19
Jun
18

other things

It wasn’t all about excavating. While on the coastline between Grand Popo and Cotonou, we also took the opportunity to…

Be interviewed by local ecotourism operator Eco-Benin about the results of our work, future prospects and the interlinking of heritage and tourism. You can read the result here (en français).

dav

Make a visit to Ouidah, with one of the students, Jules, a trained guide, as a shepherd. Ouidah is known as a centre for vaudou and also for the involvement of its people in the transatlantic slave trade. The Door of No Return commemorates this.

dav

sdr

After this visit we spent some time answering a questionnaire left near the site by a PhD student whose thesis concerns tourism and heritage in Ouidah. We were asked our impressions of Benin’s fledgling tourism and hospitality sector, right down to the names of the dishes we most enjoyed eating.

dav

On the island where we were excavating, we spent some time asking about cowrie shells, and specifically notions people had of the various species, including those native to the West African coast.

 

18
Jun
18

avlo, 12 june

Work continues… And grinds to a halt once we reach the water table.

Trench 1 in particular is very close to the river, its beach cluttered with potsherds which have eroded out of the island.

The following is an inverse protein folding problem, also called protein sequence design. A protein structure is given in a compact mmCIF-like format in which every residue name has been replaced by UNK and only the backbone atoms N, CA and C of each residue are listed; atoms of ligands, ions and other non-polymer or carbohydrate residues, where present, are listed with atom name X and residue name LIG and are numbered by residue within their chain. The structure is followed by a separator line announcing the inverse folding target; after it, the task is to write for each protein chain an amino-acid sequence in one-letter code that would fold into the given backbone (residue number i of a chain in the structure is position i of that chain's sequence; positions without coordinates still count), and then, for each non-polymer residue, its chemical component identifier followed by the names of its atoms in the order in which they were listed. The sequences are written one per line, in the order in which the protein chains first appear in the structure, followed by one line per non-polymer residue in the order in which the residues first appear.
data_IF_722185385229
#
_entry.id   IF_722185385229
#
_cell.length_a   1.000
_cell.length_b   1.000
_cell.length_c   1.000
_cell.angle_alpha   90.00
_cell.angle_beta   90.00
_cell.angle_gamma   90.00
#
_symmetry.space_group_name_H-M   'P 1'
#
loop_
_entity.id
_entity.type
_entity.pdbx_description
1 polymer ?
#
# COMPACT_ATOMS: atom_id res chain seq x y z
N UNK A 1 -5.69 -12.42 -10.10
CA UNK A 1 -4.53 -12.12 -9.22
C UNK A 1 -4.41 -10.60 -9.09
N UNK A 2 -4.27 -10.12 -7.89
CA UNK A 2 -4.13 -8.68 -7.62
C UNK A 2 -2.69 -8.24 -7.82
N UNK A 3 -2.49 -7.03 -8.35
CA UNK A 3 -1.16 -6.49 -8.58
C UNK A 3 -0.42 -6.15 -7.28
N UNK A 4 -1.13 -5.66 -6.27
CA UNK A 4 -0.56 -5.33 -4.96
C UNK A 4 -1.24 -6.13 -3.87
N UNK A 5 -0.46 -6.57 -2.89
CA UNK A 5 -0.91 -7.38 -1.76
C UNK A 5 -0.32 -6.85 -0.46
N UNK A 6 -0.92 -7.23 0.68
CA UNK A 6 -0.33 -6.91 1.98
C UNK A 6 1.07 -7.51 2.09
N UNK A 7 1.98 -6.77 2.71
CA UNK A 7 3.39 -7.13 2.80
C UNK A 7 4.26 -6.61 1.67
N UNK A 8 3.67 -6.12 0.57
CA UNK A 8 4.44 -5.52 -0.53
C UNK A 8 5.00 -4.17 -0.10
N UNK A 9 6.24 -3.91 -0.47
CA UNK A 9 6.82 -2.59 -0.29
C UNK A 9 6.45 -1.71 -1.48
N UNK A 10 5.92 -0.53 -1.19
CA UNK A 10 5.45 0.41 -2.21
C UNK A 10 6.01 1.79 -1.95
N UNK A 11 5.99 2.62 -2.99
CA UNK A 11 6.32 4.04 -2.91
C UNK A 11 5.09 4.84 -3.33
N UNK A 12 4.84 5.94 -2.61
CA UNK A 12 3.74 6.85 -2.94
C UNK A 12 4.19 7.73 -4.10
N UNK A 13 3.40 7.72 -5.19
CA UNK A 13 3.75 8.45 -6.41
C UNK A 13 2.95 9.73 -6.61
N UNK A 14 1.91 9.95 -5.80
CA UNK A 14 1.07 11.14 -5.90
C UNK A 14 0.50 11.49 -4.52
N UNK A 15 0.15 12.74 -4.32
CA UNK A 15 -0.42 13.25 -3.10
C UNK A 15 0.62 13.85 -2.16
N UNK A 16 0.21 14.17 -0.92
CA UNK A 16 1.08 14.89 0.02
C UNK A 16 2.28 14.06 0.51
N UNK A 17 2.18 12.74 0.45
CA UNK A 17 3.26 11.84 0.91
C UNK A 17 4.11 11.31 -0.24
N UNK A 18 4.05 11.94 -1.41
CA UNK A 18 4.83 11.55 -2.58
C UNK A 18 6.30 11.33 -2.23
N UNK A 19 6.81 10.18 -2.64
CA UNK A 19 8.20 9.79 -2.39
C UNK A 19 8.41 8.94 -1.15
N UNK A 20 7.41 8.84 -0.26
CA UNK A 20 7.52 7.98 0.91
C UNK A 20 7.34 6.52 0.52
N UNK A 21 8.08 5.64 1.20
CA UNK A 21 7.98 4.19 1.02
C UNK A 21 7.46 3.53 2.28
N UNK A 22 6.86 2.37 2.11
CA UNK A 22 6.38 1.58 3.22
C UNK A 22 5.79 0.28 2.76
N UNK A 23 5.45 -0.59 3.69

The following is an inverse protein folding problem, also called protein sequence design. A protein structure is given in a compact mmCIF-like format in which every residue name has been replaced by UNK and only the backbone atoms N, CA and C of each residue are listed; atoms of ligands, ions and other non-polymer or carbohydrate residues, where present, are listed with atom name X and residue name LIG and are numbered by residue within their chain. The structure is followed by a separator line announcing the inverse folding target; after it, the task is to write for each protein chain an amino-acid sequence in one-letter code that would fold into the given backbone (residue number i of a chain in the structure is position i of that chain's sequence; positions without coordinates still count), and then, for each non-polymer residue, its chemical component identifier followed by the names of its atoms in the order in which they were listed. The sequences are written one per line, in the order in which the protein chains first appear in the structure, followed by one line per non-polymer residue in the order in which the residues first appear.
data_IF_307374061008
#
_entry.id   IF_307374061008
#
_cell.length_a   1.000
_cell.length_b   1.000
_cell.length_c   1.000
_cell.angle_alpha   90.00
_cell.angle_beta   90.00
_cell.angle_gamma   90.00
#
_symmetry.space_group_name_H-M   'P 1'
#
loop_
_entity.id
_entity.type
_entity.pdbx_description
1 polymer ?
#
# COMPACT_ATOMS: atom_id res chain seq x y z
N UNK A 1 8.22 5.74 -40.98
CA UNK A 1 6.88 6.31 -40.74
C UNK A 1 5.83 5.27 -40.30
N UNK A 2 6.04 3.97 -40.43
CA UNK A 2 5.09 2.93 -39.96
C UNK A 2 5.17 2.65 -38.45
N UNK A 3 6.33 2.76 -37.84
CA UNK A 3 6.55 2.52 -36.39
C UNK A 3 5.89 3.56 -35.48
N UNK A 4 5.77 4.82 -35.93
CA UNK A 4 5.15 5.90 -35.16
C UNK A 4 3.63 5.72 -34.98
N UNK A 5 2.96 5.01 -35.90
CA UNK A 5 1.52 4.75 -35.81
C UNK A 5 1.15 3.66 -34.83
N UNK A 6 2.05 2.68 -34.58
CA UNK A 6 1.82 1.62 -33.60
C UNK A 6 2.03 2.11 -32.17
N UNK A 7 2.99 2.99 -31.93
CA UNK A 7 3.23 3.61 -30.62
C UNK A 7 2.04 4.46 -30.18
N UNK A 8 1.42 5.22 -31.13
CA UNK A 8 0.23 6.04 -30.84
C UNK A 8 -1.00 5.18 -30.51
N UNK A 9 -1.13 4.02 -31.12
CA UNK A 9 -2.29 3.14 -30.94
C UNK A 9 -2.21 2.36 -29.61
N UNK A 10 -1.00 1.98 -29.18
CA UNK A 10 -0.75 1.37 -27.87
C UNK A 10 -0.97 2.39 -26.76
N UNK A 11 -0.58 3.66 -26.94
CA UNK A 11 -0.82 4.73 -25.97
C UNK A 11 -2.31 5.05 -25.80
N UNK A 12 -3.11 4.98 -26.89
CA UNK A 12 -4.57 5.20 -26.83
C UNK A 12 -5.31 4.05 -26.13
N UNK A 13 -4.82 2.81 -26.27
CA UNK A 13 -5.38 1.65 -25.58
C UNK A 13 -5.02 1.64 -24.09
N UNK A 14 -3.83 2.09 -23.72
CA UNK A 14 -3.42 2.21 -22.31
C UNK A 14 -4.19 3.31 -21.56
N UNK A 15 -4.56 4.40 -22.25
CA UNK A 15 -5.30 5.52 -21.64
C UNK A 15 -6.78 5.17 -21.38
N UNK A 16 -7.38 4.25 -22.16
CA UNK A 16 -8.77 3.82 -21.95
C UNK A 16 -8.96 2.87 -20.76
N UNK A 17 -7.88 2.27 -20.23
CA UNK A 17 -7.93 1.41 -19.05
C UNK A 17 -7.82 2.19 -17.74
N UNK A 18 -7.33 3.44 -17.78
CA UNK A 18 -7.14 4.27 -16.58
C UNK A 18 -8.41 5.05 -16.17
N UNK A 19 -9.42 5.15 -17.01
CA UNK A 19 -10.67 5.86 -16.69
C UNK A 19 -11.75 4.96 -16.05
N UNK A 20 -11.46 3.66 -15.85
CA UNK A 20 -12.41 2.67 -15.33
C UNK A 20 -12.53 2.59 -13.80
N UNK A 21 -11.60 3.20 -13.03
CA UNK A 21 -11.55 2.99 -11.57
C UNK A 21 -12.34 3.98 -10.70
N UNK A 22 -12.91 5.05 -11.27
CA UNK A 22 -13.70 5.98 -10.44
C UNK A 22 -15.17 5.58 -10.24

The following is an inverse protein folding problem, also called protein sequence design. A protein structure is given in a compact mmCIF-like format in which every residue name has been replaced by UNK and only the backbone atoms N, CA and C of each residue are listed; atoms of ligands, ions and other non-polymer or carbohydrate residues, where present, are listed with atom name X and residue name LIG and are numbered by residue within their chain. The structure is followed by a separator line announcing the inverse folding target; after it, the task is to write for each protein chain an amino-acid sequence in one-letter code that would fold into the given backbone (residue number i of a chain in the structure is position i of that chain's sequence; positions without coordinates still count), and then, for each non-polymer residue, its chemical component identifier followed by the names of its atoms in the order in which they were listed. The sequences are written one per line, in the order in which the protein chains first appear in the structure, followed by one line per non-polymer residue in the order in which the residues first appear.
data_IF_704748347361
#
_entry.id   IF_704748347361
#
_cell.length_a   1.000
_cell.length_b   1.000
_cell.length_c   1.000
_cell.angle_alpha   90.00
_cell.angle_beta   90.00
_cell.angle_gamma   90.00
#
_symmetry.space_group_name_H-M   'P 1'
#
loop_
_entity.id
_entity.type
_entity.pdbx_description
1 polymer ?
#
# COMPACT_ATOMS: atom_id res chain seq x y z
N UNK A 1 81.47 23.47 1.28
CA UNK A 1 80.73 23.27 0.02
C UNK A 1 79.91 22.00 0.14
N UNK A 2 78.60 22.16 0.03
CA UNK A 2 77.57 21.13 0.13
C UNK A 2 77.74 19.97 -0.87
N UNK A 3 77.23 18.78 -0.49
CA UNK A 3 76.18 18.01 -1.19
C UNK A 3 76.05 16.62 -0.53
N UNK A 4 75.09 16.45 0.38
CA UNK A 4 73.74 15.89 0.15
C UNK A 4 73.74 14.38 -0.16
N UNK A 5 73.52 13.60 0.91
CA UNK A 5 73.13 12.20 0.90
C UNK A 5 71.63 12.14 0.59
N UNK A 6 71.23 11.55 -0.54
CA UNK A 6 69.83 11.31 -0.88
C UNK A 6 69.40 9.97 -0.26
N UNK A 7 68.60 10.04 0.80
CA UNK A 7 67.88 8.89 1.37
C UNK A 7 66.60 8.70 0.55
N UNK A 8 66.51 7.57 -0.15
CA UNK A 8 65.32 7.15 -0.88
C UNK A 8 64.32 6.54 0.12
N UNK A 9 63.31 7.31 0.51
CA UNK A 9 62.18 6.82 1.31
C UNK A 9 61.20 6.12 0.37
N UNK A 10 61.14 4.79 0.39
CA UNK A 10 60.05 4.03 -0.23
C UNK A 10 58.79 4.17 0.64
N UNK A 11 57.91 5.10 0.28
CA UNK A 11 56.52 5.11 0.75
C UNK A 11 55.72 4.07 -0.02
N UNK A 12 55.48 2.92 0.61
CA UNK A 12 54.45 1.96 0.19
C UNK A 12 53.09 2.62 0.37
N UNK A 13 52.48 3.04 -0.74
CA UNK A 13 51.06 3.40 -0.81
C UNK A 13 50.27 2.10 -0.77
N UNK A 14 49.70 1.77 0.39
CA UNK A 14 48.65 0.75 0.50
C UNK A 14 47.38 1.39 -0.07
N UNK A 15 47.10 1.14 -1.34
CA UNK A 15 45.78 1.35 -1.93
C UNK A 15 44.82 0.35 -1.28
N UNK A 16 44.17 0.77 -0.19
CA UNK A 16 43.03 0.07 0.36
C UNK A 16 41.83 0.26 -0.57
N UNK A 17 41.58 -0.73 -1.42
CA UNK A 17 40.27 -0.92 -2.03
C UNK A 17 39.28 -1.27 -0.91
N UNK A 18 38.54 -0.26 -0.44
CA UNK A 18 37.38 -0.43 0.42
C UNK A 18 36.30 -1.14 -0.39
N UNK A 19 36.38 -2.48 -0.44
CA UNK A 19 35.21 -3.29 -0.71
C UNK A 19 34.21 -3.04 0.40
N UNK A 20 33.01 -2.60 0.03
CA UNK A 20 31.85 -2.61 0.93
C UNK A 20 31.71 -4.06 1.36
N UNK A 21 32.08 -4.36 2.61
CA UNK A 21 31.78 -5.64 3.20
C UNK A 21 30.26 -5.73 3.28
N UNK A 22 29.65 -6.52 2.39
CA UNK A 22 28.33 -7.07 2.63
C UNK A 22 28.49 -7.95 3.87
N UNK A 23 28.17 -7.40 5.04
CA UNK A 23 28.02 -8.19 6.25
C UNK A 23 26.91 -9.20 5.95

But it’s fine – we have the results we came for, which show that there is an archaeological record here that it would be well worth exploring through a bigger-scale project.

dav

The River Mono flowing past the site

15
Jun
18

avlo, 9 june

The first step involves surveying the island and its neighbours – not the easiest of tasks given the dense vegetation.

The decision is then taken, based on whether we can see archaeological material on the surface and whether there are any other notable features of the ground, about where to place our two test pits.

dav

Placing Trench 2




About this blog

This blog has been set up to chart the activities and research findings of two projects led by Anne Haour, an archaeologist from the Sainsbury Research Unit at the University of East Anglia, United Kingdom.

The first project, called Crossroads, brings together a team of archaeologists, historians and anthropologists studying the Niger Valley where it borders Niger and Bénin (West Africa). We are hoping to shed more light on the people that inhabited the area in the past 1500 years and to understand how population movements and craft techniques shaped the area's past.

The second project, called Cowries, examines the money cowrie, a shell which served as currency, ritual object and ornament across the world for millennia, and in medieval times most especially in the Maldive Islands of the Indian Ocean and the Sahelian regions of West Africa. We hope to understand how this shell was sourced and used in those two areas.

These investigations are funded by the European Research Council as part of the Starting Independent Researcher Programme (Seventh Framework Programme – FP7) and by the Leverhulme Trust as a Research Project Grant. The opinions posted here are however Anne Haour's own!